July 22, 2015

Memphis Depot Redevelopment Transforms Former Army Facility

By Jane Aldinger
– Memphis Business Journal –

640 acres of land was practically handed to the city and county in 1997 when the federal government decided to close the Memphis Defense Depot.

But throughout its redevelopment, the Memphis Depot Business Park has reinvented itself to become a force of industrial strength in the heart of Memphis’ distribution district.

Jim Covington, president of the Memphis Depot Redevelopment Agency, came on board the redevelopment project the same year the federal government decided to shutter the Army distribution depot.

The base was constructed in 1942, and after 55 years of military use Covington and the agency were faced with a daunting redevelopment task.

“If you think about what do you do with a closed military base that’s chained up and nobody’s in there, it’s almost an overwhelming kind of thing to start trying to figure out,” Covington says. “As you work your way through it, you solve little problems and big problems and piece by piece, you take care of each little issue.”

The location of the 640-acre depot, located on Airways Boulevard adjacent to Memphis International Airport, made industrial development the most viable option.

The agency’s primary goal was to absorb the 4.5 million square feet of industrial space into the Memphis marketplace, and Covington says infrastructure and utility renovations were essential to leasing the space.

A 15-year plan was laid out for the agency to complete renovations and absorb the space, and the group is now ahead of the original goals. Eight years later, about 70% of the 4.5 million square feet is currently leased, and a remaining 1.3 million square feet of space is available.

“We’ve got about three Malls of Memphis filled up, and that’s a lot of space,” he says.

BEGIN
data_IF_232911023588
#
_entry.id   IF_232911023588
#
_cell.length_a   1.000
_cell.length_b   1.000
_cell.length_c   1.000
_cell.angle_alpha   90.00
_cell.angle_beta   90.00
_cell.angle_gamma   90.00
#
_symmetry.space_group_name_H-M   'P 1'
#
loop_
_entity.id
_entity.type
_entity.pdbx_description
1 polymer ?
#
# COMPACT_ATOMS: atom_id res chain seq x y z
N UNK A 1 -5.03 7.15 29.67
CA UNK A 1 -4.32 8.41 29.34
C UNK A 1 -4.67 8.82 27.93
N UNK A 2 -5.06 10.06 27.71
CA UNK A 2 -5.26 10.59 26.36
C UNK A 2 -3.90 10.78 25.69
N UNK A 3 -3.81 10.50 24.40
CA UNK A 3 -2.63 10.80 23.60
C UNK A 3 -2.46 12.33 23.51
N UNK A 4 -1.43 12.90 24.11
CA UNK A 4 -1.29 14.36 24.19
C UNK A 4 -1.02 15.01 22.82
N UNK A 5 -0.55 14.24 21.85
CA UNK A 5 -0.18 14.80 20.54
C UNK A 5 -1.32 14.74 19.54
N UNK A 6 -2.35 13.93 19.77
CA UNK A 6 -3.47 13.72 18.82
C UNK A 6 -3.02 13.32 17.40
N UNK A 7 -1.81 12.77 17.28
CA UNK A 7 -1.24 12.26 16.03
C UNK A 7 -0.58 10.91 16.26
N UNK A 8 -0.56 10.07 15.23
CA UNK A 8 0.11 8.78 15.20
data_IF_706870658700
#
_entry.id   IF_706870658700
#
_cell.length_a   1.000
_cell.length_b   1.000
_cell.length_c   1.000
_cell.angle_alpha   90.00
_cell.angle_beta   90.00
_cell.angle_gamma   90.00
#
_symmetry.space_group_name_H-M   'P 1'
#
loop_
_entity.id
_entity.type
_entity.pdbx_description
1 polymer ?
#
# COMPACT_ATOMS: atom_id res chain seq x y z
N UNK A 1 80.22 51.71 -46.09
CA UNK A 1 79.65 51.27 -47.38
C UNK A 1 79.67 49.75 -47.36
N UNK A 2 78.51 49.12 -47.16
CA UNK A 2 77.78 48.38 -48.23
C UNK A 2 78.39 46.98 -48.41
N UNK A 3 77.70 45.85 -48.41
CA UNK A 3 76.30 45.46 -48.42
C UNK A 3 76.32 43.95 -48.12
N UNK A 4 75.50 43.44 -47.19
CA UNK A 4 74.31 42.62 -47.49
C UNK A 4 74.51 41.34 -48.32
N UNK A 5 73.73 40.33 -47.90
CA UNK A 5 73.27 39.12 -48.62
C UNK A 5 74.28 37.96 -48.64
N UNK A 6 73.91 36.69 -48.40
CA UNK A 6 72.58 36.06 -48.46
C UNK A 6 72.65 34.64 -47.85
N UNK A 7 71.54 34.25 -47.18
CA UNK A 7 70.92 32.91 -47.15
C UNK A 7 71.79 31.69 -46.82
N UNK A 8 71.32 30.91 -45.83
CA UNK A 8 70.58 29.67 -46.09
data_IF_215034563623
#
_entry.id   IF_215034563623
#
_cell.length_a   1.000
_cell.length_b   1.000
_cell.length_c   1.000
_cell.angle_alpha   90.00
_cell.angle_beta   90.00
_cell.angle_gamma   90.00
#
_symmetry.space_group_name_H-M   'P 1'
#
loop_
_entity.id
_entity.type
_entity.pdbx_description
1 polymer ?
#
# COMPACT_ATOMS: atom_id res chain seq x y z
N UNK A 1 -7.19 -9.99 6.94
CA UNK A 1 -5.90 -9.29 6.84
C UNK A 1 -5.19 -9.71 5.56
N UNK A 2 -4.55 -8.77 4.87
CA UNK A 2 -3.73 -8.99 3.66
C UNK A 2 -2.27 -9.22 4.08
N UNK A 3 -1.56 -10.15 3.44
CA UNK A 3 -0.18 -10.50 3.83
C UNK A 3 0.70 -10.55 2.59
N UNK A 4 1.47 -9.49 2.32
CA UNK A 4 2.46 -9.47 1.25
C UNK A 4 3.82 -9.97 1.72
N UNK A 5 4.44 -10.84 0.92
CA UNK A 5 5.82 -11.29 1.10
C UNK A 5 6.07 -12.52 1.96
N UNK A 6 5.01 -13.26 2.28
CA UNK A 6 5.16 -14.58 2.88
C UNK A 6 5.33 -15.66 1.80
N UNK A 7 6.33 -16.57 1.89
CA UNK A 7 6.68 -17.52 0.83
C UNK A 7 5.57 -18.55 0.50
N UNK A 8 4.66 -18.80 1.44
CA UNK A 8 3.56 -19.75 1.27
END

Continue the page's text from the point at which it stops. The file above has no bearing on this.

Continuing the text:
About $18 million has been spent on renovations. All the gas, water and electric lines have been replaced, and the roadways have been expanded to make room for modern trucks. Army personnel parked outside of the facility and were carted into the base so the total lack of employee parking had to be reconfigured.

Aside form traditional maintenance and building improvements, the renovations are 100% complete.

“There will always be something to do, but the major infrastructure and utility improvements are all workable and in place,” he says.

The park’s major tenants are Cargill in 769,958 square feet, ABC Logistics in 620,095 square feet, Memphis Compress 420,260 square feet, and UPS Supply Chain Solutions in 206,758 square feet.

The park’s complete tenant lineup includes: April House; BA Framer; Barnhart, Bean & Prince Contractors; International Sourcing Co; John Moore & Associates; Klinke Brothers Ice Cream; Lifetime Industries; Memphis Compress Co.; Memphis Police Department; NuParts Automotive Products; Proline Freight Systems; Southern Xpress; Cargill; Sigma Supply; Target Medical Co.; ABC Logistics; Buck Gardner Duck Calls; Leaderboard Golf; At Your Service; Heritage Electric; Linda McCormic Felts’ Lifetime Industries; UPS Supply Chain Solutions; and Innpack.

Cargill, the park’s largest tenant, moved in to the park about three years ago. Rick Kauerz, an agent with McKee & McFarland, worked with the cotton company and says the depot was attractive to them because the older buildings allowed the cotton distributor to safely store the commodity within code.